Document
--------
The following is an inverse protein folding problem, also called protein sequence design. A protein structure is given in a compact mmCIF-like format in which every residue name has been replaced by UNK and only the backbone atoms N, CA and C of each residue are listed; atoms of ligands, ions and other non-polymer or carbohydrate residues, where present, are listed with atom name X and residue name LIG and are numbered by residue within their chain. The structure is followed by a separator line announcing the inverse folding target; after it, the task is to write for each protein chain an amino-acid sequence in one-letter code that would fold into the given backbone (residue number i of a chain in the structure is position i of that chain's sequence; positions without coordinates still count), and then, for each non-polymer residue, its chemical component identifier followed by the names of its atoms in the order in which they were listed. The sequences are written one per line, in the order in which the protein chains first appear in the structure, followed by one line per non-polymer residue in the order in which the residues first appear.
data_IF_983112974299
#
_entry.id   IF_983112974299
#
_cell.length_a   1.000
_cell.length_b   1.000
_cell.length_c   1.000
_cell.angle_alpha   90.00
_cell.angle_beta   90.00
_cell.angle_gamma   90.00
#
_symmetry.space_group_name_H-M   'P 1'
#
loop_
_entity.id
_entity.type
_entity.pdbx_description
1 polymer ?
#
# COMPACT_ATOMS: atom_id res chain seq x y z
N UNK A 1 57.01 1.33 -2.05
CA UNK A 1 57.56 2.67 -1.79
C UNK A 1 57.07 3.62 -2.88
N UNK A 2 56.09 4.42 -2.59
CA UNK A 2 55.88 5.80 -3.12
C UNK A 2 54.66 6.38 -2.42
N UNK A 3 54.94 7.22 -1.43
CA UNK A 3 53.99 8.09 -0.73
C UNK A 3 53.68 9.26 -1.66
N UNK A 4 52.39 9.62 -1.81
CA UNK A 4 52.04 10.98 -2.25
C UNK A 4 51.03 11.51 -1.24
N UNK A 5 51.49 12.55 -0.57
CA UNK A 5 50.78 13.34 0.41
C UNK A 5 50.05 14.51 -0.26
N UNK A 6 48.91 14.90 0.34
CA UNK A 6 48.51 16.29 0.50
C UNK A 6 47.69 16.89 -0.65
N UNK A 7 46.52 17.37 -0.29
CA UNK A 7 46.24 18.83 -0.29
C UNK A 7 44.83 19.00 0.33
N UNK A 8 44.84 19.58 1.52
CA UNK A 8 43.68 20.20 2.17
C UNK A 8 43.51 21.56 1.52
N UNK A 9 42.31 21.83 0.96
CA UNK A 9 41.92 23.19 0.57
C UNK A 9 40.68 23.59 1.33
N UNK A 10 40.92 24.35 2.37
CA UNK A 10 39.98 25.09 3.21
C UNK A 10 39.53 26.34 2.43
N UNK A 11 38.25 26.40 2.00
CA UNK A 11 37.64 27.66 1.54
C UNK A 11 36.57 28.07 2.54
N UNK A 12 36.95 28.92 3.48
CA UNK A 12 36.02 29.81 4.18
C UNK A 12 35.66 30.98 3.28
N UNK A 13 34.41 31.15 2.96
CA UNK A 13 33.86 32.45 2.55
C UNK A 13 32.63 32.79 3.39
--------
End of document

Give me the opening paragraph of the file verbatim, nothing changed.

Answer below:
The following is an inverse protein folding problem, also called protein sequence design. A protein structure is given in a compact mmCIF-like format in which every residue name has been replaced by UNK and only the backbone atoms N, CA and C of each residue are listed; atoms of ligands, ions and other non-polymer or carbohydrate residues, where present, are listed with atom name X and residue name LIG and are numbered by residue within their chain. The structure is followed by a separator line announcing the inverse folding target; after it, the task is to write for each protein chain an amino-acid sequence in one-letter code that would fold into the given backbone (residue number i of a chain in the structure is position i of that chain's sequence; positions without coordinates still count), and then, for each non-polymer residue, its chemical component identifier followed by the names of its atoms in the order in which they were listed. The sequences are written one per line, in the order in which the protein chains first appear in the structure, followed by one line per non-polymer residue in the order in which the residues first appear.